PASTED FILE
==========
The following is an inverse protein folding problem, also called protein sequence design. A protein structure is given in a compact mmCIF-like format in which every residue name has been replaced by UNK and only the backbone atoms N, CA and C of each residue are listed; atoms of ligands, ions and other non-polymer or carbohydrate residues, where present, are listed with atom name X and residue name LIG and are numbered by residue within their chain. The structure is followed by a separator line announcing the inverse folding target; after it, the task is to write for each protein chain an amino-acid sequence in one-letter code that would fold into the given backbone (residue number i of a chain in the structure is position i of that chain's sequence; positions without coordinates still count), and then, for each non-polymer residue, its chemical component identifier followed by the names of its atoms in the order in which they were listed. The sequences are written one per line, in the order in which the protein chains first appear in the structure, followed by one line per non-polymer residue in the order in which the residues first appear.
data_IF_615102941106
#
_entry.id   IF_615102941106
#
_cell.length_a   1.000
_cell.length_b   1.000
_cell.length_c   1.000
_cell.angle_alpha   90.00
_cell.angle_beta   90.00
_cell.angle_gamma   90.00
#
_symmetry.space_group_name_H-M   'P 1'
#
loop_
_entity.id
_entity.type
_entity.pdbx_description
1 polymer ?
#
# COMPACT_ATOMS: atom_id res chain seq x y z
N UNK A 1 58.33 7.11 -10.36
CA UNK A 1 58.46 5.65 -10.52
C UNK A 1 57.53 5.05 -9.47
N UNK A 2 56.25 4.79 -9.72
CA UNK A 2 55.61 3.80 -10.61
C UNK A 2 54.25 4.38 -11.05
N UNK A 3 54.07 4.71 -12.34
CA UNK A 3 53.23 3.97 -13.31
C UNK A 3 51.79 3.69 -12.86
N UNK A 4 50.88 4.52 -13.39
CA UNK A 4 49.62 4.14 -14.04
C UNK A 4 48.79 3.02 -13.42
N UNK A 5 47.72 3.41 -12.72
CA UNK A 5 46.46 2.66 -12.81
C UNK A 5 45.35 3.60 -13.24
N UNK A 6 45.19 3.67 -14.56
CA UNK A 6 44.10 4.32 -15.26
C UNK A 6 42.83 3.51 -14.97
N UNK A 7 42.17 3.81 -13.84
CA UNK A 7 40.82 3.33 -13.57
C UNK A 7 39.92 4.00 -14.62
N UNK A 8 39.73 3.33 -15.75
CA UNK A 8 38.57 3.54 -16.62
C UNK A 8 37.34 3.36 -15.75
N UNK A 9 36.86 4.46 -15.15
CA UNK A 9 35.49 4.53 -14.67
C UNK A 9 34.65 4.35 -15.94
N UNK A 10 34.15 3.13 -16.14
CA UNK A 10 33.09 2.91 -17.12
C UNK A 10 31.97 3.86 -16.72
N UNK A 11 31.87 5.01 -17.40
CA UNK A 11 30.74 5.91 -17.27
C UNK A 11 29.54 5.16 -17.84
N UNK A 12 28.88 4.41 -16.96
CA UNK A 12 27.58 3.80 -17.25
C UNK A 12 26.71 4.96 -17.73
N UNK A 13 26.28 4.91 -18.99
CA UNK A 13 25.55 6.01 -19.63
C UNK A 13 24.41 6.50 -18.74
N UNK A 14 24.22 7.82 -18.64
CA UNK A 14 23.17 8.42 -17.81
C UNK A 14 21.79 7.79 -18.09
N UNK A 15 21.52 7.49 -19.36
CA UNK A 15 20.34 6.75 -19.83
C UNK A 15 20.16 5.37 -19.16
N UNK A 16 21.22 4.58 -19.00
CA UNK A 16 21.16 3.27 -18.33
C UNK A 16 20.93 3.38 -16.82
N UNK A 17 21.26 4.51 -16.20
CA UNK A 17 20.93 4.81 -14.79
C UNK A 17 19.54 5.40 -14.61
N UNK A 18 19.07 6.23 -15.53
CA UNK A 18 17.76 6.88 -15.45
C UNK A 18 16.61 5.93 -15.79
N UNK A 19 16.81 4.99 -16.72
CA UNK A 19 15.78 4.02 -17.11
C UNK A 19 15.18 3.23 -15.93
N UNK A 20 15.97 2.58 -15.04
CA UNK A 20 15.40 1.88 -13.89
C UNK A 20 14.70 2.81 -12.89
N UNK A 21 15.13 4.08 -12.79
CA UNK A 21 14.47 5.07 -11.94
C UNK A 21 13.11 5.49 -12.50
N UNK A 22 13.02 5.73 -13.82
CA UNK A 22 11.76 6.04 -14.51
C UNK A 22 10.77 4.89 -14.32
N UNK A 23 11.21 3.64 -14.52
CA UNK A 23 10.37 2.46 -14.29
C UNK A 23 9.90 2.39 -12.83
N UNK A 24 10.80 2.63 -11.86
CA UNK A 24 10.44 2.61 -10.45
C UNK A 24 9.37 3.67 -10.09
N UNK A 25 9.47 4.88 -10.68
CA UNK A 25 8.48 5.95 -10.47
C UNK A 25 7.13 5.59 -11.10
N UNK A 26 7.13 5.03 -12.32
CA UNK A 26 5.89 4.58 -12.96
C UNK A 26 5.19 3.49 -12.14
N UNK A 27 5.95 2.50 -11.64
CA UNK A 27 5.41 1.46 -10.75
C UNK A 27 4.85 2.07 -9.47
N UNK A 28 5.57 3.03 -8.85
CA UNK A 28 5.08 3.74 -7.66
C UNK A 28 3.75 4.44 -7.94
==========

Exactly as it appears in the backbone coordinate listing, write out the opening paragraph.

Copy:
The following is an inverse protein folding problem, also called protein sequence design. A protein structure is given in a compact mmCIF-like format in which every residue name has been replaced by UNK and only the backbone atoms N, CA and C of each residue are listed; atoms of ligands, ions and other non-polymer or carbohydrate residues, where present, are listed with atom name X and residue name LIG and are numbered by residue within their chain. The structure is followed by a separator line announcing the inverse folding target; after it, the task is to write for each protein chain an amino-acid sequence in one-letter code that would fold into the given backbone (residue number i of a chain in the structure is position i of that chain's sequence; positions without coordinates still count), and then, for each non-polymer residue, its chemical component identifier followed by the names of its atoms in the order in which they were listed. The sequences are written one per line, in the order in which the protein chains first appear in the structure, followed by one line per non-polymer residue in the order in which the residues first appear.